In the background of this is on the one hand the story of Jairus' daughter - a girl who died and was raised back to life by Jesus. On the other hand I was thinking of the situations of families who have just experienced a loss. As a pastor one visits the family, partly to be with them in that time (some deaths are harder to deal with than others - I've been at three difficult funerals so far where someone died young, unexpectedly, or even before being born) and partly with the aim of organising the funeral (e.g. what songs will we sing, what text should the pastor preach on, plus preparing a short biography of the deceased which either the family or the pastor will share during the service).

One challenge is to not give the mourning family unhelpful answers. So: what with Jesus' statement that Jairus' daughter was "just sleeping"? Is that a helpful way to talk about death? In the texts and images I looked at this morning there were various different metaphors, ideas and images for death. So here I thought I'd look at this image of "sleeping". It can be taken as a kind of affront (stanza 1), or as an unhelpful delusion (stanza 2) - or as a comfort (stanza 3) or hope for resurrection (stanza 4). I believe in stanza 3 and 4. I also view this as a kind of "progress" from being closed off and suspicious (stanza 1+2) to opening up to the positive meaning in what Jesus said (stanza 3+4). Sometimes we also need to leave people time to get to that point.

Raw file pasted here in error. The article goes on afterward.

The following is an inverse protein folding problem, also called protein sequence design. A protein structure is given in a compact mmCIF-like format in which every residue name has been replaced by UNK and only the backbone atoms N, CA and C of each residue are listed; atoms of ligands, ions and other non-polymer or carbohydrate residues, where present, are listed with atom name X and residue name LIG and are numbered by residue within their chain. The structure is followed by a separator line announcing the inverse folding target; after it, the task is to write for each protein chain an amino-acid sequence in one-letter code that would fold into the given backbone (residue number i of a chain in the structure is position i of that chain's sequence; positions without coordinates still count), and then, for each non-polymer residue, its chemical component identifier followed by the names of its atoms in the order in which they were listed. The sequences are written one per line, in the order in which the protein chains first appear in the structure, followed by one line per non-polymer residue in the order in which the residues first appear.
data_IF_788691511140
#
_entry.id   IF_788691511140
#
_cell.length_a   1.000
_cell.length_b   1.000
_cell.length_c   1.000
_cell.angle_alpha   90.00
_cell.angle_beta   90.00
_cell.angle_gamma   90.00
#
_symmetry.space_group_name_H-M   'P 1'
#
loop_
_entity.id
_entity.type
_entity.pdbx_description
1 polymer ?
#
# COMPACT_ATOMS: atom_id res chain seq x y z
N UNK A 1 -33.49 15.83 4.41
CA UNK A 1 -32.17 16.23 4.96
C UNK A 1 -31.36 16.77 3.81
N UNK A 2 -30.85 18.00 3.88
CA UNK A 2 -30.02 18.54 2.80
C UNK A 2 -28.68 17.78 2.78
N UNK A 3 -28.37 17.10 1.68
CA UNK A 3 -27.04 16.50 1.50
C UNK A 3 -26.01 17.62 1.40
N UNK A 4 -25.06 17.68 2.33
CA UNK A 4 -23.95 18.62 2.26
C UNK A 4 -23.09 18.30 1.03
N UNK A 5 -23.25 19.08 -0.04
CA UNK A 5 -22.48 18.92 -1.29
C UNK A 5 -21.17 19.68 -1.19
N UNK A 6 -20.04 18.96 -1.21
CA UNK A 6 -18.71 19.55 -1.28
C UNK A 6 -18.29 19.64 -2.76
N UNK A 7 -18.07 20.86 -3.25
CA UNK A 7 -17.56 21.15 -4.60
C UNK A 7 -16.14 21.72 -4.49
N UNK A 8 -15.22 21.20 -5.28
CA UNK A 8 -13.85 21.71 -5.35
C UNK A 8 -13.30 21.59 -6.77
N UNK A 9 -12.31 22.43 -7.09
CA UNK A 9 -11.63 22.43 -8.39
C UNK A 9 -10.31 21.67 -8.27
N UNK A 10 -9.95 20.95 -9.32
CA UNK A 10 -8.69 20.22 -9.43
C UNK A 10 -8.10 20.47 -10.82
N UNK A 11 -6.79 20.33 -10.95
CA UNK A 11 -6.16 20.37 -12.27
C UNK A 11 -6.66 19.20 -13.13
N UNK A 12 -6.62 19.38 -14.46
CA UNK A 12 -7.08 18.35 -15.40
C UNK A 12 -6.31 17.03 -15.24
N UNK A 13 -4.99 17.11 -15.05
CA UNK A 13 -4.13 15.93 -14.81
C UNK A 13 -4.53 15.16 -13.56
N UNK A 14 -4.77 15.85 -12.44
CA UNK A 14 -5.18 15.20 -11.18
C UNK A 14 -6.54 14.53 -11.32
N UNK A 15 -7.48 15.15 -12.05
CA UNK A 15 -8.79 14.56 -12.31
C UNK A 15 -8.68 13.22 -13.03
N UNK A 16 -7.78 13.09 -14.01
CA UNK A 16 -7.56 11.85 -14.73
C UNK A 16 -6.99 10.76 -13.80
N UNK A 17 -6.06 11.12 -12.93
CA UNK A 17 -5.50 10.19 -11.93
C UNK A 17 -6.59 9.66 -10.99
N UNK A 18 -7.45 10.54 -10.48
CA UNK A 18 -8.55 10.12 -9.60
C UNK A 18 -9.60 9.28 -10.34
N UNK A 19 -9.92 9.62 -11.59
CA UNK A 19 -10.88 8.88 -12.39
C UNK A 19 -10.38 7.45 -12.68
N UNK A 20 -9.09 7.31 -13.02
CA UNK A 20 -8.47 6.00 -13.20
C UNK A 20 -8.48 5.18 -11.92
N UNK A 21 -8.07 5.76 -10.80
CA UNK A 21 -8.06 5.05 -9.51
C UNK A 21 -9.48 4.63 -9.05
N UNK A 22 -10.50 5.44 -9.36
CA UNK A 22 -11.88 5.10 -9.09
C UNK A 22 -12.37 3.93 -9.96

And: I wanted to leave this all as questions. I think we need to give the bereaved the space to ask questions. And I believe the best way to understand what resurrection and life after death means is to ask questions, to imagine, to use images and metaphors, because until we are there we only see "through a glass darkly" (1 Cor 13:12).